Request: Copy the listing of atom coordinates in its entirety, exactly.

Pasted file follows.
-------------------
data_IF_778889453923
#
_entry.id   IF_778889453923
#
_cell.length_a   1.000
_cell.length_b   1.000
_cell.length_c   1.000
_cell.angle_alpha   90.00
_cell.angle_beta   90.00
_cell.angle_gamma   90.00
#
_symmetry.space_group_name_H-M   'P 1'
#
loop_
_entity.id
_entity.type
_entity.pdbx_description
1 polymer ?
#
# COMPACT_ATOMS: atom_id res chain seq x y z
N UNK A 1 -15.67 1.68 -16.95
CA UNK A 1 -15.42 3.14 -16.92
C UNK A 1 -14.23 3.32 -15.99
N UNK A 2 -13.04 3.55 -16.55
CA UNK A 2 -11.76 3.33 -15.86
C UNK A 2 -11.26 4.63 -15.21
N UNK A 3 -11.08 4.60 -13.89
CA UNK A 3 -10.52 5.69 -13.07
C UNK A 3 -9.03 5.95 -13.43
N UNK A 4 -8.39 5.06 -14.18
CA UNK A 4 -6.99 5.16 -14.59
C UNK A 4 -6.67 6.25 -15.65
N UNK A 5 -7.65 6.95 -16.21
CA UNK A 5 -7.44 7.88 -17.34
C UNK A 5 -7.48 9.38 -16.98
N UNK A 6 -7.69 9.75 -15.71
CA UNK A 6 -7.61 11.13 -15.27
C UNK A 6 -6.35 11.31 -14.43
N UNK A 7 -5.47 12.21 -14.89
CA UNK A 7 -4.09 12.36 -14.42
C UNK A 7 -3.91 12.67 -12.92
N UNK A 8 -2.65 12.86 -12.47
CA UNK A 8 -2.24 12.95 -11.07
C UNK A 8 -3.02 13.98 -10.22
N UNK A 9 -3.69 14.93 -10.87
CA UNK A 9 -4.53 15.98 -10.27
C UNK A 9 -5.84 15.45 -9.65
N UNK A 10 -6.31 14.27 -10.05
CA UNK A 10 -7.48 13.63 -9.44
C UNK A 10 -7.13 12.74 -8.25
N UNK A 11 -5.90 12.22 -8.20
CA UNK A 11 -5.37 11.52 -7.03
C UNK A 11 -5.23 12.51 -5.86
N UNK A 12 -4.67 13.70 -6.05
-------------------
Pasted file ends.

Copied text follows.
data_IF_778889453923
#
_entry.id   IF_778889453923
#
_cell.length_a   1.000
_cell.length_b   1.000
_cell.length_c   1.000
_cell.angle_alpha   90.00
_cell.angle_beta   90.00
_cell.angle_gamma   90.00
#
_symmetry.space_group_name_H-M   'P 1'
#
loop_
_entity.id
_entity.type
_entity.pdbx_description
1 polymer ?
#
# COMPACT_ATOMS: atom_id res chain seq x y z
N UNK A 1 -15.67 1.68 -16.95
CA UNK A 1 -15.42 3.14 -16.92
C UNK A 1 -14.23 3.32 -15.99
N UNK A 2 -13.04 3.55 -16.55
CA UNK A 2 -11.76 3.33 -15.86
C UNK A 2 -11.26 4.63 -15.21
N UNK A 3 -11.08 4.60 -13.89
CA UNK A 3 -10.52 5.69 -13.07
C UNK A 3 -9.03 5.95 -13.43
N UNK A 4 -8.39 5.06 -14.18
CA UNK A 4 -6.99 5.16 -14.59
C UNK A 4 -6.67 6.25 -15.65
N UNK A 5 -7.65 6.95 -16.21
CA UNK A 5 -7.44 7.88 -17.34
C UNK A 5 -7.48 9.38 -16.98
N UNK A 6 -7.69 9.75 -15.71
CA UNK A 6 -7.61 11.13 -15.27
C UNK A 6 -6.35 11.31 -14.43
N UNK A 7 -5.47 12.21 -14.89
CA UNK A 7 -4.09 12.36 -14.42
C UNK A 7 -3.91 12.67 -12.92
N UNK A 8 -2.65 12.86 -12.47
CA UNK A 8 -2.24 12.95 -11.07
C UNK A 8 -3.02 13.98 -10.22
N UNK A 9 -3.69 14.93 -10.87
CA UNK A 9 -4.53 15.98 -10.27
C UNK A 9 -5.84 15.45 -9.65
N UNK A 10 -6.31 14.27 -10.05
CA UNK A 10 -7.48 13.63 -9.44
C UNK A 10 -7.13 12.74 -8.25
N UNK A 11 -5.90 12.22 -8.20
CA UNK A 11 -5.37 11.52 -7.03
C UNK A 11 -5.23 12.51 -5.86
N UNK A 12 -4.67 13.70 -6.05